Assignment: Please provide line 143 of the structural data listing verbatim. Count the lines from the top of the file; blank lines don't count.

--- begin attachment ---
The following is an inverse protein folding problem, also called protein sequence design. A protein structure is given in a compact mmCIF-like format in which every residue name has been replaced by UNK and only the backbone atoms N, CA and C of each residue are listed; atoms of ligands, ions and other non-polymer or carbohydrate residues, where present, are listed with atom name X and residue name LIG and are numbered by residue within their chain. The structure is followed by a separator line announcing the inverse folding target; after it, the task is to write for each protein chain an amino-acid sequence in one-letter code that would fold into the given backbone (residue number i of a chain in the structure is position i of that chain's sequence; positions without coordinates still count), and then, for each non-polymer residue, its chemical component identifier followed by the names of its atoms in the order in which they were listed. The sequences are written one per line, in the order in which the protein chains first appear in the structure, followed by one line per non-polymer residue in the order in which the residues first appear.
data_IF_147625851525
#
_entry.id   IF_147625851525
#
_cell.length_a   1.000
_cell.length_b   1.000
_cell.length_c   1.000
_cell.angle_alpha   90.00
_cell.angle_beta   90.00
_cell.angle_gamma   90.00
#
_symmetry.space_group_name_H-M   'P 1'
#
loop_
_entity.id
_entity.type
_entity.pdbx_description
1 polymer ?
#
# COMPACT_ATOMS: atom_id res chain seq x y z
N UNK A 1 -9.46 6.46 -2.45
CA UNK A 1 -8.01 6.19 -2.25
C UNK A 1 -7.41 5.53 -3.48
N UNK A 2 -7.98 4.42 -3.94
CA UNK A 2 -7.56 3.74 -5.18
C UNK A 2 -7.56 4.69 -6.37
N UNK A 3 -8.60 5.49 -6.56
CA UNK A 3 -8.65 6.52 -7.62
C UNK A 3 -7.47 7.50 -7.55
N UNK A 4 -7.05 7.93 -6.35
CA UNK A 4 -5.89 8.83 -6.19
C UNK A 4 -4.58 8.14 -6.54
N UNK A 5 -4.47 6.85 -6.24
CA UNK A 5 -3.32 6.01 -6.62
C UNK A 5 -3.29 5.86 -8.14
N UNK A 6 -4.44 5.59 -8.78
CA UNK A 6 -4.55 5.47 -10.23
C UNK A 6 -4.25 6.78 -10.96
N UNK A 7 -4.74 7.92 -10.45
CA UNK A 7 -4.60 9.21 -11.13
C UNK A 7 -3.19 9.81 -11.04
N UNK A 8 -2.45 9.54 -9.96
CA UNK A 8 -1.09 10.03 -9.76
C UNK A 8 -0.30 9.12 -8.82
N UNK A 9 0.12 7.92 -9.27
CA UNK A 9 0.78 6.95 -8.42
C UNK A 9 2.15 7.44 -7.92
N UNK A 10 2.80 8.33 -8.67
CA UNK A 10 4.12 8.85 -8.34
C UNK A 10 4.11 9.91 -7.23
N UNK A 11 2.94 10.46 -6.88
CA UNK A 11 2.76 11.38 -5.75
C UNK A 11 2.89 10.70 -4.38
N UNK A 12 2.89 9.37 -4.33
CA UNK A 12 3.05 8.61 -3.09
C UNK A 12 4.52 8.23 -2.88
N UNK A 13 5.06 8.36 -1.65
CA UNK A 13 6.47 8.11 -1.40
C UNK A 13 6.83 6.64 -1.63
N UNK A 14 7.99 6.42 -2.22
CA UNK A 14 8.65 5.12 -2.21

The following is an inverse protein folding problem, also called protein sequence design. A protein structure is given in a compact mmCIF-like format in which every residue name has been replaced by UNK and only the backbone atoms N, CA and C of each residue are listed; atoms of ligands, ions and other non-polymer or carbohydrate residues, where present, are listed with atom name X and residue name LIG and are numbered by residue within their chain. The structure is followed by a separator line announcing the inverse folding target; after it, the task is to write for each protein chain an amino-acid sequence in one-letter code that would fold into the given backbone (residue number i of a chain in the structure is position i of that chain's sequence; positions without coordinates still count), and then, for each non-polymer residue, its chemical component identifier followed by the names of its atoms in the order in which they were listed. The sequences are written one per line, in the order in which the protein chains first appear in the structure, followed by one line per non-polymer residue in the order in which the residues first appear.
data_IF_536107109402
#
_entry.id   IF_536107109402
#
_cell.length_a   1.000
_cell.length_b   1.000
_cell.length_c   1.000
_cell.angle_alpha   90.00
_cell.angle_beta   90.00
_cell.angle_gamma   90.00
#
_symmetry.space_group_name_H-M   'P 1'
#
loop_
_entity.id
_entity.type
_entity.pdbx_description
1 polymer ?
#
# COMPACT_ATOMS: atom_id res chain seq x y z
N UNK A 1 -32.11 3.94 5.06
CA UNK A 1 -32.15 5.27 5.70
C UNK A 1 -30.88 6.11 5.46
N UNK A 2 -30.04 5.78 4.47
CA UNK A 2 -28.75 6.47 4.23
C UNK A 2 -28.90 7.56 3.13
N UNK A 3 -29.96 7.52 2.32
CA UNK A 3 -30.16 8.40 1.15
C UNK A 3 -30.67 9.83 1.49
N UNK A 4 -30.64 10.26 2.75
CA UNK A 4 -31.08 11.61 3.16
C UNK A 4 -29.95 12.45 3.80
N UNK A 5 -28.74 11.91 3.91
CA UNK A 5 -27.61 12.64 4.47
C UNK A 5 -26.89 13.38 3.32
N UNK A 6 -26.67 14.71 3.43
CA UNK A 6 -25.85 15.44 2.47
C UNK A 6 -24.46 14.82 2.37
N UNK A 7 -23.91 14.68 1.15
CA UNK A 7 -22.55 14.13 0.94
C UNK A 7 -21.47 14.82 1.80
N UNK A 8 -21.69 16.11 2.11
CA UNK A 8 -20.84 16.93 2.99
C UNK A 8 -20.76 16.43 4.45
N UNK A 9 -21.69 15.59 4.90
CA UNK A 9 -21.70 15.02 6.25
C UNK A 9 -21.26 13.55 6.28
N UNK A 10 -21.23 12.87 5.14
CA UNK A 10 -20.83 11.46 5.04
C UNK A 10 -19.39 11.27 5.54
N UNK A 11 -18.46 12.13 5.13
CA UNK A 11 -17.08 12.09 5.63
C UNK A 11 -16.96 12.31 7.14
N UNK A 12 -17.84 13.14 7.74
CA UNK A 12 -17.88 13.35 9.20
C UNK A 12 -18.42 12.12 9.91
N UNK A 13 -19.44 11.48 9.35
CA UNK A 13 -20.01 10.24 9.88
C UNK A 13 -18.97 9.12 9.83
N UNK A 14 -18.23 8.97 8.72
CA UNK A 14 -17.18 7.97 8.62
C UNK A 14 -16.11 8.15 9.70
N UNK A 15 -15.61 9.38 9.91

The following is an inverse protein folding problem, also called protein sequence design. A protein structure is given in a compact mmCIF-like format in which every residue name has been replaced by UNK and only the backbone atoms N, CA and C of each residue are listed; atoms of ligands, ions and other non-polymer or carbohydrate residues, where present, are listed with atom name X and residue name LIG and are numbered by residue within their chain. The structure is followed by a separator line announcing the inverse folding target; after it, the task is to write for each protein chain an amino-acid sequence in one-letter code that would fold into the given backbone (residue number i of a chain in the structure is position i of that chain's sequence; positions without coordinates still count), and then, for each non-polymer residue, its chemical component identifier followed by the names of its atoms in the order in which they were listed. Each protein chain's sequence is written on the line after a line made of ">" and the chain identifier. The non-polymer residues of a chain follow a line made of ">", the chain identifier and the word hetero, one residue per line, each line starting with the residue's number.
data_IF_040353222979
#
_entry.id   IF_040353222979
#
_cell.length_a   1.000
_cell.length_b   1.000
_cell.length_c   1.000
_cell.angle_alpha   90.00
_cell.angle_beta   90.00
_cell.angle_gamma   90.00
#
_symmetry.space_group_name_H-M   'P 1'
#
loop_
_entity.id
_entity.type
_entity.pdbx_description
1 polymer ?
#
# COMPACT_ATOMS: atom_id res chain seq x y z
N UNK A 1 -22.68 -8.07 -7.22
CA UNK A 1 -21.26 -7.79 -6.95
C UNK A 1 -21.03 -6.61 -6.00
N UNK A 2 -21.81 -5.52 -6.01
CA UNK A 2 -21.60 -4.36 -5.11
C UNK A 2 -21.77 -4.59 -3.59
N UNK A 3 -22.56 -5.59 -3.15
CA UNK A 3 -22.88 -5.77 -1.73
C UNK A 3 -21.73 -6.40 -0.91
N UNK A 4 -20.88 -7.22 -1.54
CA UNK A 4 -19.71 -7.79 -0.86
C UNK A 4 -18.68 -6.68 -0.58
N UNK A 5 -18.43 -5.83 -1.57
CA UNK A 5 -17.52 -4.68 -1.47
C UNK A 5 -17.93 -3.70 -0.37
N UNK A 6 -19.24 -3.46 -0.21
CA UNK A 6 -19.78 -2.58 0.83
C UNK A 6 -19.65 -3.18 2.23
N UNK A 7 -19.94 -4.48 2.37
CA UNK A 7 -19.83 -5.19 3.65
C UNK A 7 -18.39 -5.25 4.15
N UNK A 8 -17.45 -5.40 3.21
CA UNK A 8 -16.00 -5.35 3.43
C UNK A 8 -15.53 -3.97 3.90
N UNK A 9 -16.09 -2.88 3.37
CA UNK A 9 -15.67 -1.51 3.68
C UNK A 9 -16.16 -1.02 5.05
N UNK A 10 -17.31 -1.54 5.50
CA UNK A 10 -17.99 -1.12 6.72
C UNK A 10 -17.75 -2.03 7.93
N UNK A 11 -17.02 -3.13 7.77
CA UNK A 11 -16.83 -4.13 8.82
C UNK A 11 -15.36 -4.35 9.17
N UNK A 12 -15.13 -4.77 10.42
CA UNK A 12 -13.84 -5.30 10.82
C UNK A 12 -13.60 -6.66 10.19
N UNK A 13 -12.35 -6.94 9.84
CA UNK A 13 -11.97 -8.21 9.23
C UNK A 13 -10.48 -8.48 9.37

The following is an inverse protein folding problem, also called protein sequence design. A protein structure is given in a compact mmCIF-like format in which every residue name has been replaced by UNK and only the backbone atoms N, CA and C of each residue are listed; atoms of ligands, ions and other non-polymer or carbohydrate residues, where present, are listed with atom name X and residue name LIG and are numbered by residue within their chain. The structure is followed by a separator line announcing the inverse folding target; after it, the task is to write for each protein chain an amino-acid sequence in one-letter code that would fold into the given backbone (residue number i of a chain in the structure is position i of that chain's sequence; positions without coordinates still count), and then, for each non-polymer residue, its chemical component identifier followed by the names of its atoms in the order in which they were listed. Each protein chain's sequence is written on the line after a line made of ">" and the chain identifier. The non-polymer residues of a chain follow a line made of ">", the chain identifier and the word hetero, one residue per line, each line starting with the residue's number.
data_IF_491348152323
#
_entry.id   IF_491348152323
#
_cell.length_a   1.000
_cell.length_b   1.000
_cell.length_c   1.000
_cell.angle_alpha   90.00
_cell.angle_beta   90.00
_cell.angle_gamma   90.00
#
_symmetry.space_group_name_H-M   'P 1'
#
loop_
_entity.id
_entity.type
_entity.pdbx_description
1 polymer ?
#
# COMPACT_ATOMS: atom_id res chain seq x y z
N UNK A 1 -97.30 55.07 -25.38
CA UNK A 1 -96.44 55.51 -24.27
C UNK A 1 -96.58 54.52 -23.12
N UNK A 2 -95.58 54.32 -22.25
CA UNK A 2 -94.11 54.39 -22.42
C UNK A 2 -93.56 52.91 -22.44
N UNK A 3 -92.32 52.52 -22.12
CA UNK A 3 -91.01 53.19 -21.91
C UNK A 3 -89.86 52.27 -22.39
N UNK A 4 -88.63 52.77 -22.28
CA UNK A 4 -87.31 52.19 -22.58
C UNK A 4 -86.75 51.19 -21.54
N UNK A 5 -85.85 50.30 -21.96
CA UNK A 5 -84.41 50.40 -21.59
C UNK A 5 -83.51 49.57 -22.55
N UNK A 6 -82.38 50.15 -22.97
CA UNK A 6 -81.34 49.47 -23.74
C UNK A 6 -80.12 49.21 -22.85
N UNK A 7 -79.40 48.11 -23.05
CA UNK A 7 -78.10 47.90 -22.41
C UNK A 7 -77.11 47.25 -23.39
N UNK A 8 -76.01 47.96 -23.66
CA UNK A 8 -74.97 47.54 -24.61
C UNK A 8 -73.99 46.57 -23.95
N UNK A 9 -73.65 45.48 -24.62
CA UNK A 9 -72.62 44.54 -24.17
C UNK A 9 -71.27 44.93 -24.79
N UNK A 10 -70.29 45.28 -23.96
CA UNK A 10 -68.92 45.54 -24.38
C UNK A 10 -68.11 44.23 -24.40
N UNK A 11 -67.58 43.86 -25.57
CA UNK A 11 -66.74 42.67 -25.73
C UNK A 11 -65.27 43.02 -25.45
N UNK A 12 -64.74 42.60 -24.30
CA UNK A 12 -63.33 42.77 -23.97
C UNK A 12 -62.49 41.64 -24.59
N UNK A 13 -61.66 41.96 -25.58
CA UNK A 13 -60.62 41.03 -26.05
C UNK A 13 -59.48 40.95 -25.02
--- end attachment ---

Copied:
_entity.type